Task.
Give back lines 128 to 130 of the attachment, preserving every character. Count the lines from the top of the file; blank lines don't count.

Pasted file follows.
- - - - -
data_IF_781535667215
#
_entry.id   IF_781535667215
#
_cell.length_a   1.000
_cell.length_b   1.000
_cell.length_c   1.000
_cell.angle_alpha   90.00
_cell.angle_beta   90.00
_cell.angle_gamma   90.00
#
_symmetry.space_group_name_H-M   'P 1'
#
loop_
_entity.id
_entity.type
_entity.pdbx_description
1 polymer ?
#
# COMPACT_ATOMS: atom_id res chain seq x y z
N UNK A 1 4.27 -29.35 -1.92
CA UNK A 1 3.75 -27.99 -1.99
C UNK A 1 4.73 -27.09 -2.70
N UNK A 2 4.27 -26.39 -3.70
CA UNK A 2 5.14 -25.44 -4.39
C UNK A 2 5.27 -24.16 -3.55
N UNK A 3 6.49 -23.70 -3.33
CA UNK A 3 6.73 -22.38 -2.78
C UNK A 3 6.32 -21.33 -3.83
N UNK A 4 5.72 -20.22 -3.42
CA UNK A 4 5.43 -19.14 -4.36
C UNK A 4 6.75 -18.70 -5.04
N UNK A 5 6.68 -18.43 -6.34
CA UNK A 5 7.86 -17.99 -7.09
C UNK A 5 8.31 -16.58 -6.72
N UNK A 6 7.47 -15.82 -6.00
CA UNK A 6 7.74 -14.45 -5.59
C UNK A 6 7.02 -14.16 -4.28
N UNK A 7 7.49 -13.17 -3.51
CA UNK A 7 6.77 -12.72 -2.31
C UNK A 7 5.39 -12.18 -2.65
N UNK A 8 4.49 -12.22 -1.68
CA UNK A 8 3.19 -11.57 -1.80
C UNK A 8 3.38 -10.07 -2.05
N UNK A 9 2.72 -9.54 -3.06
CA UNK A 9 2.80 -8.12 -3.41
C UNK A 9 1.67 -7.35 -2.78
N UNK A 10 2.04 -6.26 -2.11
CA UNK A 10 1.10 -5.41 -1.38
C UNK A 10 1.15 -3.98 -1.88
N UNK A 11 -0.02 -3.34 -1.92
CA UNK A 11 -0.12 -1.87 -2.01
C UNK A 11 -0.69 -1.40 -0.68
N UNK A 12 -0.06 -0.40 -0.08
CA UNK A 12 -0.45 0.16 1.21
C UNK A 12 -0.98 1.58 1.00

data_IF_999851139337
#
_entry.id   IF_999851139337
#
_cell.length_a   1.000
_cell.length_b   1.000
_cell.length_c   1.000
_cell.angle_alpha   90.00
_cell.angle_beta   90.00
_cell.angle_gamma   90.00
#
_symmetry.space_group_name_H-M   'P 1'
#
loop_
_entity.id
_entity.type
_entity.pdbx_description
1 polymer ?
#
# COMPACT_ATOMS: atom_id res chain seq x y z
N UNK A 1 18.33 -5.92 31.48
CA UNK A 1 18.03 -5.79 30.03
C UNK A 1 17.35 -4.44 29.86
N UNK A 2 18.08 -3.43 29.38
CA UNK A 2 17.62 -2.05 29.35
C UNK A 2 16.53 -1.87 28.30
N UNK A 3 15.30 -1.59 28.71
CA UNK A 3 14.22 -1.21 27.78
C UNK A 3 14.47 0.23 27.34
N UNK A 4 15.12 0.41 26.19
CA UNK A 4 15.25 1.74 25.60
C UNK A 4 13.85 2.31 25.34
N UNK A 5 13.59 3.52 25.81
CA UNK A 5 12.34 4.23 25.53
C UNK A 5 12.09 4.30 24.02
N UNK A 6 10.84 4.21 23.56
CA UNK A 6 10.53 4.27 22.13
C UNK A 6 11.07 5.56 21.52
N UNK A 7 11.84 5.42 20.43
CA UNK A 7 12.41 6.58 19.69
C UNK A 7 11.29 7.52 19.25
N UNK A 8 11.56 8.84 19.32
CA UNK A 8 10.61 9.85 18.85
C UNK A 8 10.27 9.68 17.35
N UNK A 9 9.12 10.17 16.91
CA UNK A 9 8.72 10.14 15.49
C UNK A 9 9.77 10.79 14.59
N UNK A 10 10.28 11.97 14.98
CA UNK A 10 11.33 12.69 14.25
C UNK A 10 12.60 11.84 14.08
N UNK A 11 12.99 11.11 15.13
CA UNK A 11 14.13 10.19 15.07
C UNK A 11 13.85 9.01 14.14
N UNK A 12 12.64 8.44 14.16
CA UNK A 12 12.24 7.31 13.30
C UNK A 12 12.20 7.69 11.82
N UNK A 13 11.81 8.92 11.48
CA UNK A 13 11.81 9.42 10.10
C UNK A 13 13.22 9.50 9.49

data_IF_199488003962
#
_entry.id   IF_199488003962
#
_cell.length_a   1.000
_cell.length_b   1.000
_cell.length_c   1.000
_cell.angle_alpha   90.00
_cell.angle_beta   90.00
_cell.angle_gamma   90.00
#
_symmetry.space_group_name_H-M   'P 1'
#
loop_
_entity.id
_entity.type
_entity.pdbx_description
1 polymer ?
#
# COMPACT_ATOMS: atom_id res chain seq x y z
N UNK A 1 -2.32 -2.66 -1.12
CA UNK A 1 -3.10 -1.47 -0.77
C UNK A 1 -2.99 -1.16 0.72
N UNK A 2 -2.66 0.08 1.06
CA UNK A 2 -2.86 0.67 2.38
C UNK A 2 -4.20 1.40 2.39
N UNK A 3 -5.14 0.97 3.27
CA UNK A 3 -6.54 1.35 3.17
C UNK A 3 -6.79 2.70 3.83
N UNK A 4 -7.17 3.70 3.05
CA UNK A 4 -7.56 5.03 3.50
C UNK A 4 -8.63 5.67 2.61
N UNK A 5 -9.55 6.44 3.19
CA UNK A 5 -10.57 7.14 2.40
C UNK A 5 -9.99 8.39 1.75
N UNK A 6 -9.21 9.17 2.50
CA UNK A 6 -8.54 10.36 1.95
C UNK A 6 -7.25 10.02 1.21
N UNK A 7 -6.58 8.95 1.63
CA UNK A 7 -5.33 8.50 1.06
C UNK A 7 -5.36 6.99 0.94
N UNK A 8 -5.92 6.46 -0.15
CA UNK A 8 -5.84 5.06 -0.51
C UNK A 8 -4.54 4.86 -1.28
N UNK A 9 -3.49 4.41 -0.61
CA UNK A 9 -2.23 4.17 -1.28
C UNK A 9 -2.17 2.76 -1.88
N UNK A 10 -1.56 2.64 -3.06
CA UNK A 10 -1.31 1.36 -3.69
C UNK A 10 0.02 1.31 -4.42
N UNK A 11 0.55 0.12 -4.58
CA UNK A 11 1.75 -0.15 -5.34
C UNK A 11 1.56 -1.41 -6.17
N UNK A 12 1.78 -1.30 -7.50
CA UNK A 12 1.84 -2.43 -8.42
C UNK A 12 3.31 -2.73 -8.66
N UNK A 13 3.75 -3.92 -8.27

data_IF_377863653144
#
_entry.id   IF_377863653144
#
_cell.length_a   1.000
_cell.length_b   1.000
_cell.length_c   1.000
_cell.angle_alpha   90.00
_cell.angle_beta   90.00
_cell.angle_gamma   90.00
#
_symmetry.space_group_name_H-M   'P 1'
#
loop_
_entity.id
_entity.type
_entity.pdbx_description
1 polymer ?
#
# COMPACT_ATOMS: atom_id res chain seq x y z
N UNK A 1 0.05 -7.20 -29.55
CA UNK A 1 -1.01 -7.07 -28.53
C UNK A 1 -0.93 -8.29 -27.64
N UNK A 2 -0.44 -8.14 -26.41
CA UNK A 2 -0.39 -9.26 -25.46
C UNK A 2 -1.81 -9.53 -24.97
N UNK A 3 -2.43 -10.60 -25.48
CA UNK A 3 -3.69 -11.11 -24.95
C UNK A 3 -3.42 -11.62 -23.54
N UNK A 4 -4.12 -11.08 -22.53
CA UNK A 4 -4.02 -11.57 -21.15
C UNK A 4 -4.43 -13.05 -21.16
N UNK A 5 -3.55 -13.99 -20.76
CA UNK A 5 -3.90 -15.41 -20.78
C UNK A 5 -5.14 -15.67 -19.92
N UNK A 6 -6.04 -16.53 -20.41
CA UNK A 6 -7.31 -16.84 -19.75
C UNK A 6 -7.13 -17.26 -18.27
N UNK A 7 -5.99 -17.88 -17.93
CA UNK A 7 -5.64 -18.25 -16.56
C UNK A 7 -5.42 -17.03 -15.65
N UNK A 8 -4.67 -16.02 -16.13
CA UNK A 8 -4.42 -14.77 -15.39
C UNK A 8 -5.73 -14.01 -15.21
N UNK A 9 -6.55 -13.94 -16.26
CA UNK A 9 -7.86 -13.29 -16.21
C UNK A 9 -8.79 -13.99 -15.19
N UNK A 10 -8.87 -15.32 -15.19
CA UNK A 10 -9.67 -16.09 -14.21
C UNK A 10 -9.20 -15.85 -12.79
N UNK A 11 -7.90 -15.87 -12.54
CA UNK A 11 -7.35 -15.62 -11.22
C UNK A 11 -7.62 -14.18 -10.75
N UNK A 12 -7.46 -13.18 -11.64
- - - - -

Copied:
#
loop_
_entity.id